Upon sensing such conditions, the CPU 70 will command the controller 174 to cause the trailer brakes to be released for a period of time T and then reapplied at a rate (R) to a reapplication pressure (P) one or both of which may be functions of articulation angle (AA) and/or rate of change of rate of change of articulation angle (d2 AA/dt2) either the latest values or the values at the instant of sensing the conditions.
By way of example, by comparing d2 AA/dt2 to a yaw reference, which yaw reference is preferably a function of the initial value of AA, it may be determined if the trailer is reltively heavy or light and/or if the road is of a relatively high or low coefficient of friction by determining if it is of a relatively high or low yaw rotational moment of inertia. As is known, for a more heavily loaded trailer and higher friction road surface, the reapply pressure and/or the rate of reapplying the trailer brakes may be higher, to more rapidly stop the vehicle i.e., without inducing transverse instability.
A further alternate method of sensing the onset of a trailer swing event is to sense during a braking operation, (i) if the articulation angle (AA) and the rate of change of the rate of change of articulation angle (d2 AA/dt2) are of opposite signs, (ii) if the absolute value of articulation angle is at least equal to a predetermined value (about 1° to 3°) and (iii) if the absolute value of the rate of change of the rate of change of articulation angle exceeds the absolute value of a reference value.
As is known, the use of higher order time derivatives of sensed articulation angle will provide the possibility of earlier sensing of an incipient trailer swing condition, especially for more lightly loaded trailers and/or lower coefficient of friction road surfaces, while the use of lower order time derivatives responds somewhat later in time but will allow a less sensitive, somewhat more reliable, determination of incipient trailer swing especially for more heavily loaded trailers and/or higher coefficient of friction road surfaces. Accordingly, the various logical methods described herein for testing for trailer swing conditions are not considered to be mutually exclusive but may be used in combination with one another.
A sensing that articulation angle and a time derivative thereof are of opposite signs, and the time derivative (such as d2 AA/dt2) exceeds the absolute value of a reference value is indicative that although the vehicle is momentarily Properly articulated, the trailer is accelerating in such a manner as to swing-out from behind the tractor If the absolute value of the time derivative (d2 AA/dt2) exceeds the absolute value of the reference value, corrective action, as described above, should be taken.
Various sensing devices for sensing the articulated vehicle articulation angle, first derivative of articulation angle with respect to time, and/or the second derivative of articulation angle with respect to time may be seen by reference to FIGS. 7-10. Preferably, the various sensing devices include components, all of which, or at least the active ones of which, are mounted on the tractor 12 of the tractor trailer vehicle 10.
Referring to FIG. 7, a fifth wheel assembly 34 is modified by the provision of two rollers, preferably spring loaded floating rollers 220 and 222 which are associated with potentiometers or the like and which will be caused to rotate by pivotal movement of the tractor relative to the trailer to provide input signals indicative of articulation angle and/or the first or second derivatives thereof with respect to time.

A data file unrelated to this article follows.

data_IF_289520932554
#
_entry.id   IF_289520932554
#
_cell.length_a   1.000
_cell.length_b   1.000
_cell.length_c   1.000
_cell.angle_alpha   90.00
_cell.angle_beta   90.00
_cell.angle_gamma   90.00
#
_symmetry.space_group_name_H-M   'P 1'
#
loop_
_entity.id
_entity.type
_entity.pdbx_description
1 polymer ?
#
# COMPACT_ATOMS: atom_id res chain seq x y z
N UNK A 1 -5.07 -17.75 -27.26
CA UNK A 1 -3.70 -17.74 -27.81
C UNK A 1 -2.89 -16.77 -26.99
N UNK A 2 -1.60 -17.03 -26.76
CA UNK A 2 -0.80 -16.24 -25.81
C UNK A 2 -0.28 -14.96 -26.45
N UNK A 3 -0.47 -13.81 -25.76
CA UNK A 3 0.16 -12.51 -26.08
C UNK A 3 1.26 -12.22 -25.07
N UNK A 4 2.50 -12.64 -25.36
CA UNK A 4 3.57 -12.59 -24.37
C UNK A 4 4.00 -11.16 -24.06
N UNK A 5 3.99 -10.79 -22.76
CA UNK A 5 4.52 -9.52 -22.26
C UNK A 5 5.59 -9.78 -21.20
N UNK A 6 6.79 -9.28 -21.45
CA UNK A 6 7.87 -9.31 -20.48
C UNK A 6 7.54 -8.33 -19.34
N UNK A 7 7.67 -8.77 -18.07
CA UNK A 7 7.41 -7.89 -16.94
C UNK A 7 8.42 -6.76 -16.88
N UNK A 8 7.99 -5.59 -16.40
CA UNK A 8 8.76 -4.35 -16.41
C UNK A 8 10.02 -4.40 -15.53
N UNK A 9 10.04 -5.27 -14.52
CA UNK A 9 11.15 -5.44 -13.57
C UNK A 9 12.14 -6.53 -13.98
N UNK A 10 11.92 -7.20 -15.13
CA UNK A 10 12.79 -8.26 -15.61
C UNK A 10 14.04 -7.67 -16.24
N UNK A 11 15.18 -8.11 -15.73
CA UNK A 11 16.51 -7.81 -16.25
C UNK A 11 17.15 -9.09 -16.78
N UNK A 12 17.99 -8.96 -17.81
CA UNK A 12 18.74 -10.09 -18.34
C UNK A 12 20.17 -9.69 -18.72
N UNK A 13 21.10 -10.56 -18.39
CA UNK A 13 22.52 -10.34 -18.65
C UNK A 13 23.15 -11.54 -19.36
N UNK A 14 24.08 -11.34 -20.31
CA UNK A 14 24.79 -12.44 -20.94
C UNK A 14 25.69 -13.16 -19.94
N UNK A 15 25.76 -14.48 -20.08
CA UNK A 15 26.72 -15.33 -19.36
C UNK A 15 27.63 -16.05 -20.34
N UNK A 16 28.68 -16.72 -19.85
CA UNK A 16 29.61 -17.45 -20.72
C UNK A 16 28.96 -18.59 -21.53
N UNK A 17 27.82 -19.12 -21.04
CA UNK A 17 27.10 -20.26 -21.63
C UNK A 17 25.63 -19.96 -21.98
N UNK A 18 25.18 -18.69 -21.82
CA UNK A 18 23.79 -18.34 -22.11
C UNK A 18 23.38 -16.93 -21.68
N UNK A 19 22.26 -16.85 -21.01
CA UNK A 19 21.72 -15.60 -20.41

Referring to FIG. 8, an ultrasonic transceiver 230 is mounted to the tractor 12 and will send and receive ultrasonic signals which bounce off predetermined surfaces on the trailer 14 provide an indication of the articulated vehicle articulation angle and/or derivatives thereof.
FIG. 9 illustrates a fifth wheel 34 including a magnet carrying cap 232 which will fit over the trailer king pin and which will carry magnetic means for providing a magnetic sensor for sensing articulation angle and/or one of the derivatives thereof.
FIG. 10 illustrates a transmitter associated with the gladhand connection at the trailer 14 which will send signals to be received by a direction resolving receiver 240 mounted on the tractor 12.
As may be seen, applicant's have provided an improved trailer brake control system/method for controlling the trailer and tractor brake application forces to prevent, arrest or minimize and provide rapid recovery from trailer swing and jackknife events.
While the present invention has been described with a certain degree of particularity, it is understood that the detailed description of the preferred embodiments is by way of example only and that numerous modifications and rearrangements of the components/steps thereof is possible without departing from the spirit and the scope of the present invention as hereinafter claimed.
|Cited Patent||Filing date||Publication date||Applicant||Title|
|US3618983 *||Dec 10, 1969||Nov 9, 1971||Forse Harry D||Antijackknifing system|
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|U.S. Classification||701/70, 303/123, 303/7, 701/71|
|International Classification||B60T8/24, B60T8/172, B60T7/20, B62D53/08, B60T13/66, B60T8/32, B60T17/22, B60T8/26|
|Cooperative Classification||B60T2230/06, B60T7/20, B60T17/22, B60T8/323, B60T8/248, B62D53/0871|
|European Classification||B60T8/24G, B60T7/20, B62D53/08E, B60T8/32D8, B60T17/22|
|Jan 26, 1990||AS||Assignment|
Owner name: EATON CORPORATION, A CORP. OF OH, OHIO
Free format text: ASSIGNMENT OF ASSIGNORS INTEREST.;ASSIGNORS:BREEN, MICHAEL T.;ITO, NORIFUMI;IWAMOTO, MUNE;REEL/FRAME:005233/0373;SIGNING DATES FROM 19900104 TO 19900222
|Aug 26, 1994||FPAY||Fee payment|
Year of fee payment: 4
|Oct 13, 1998||REMI||Maintenance fee reminder mailed|
|Mar 21, 1999||LAPS||Lapse for failure to pay maintenance fees|
|Jun 1, 1999||FP||Expired due to failure to pay maintenance fee|
Effective date: 19990319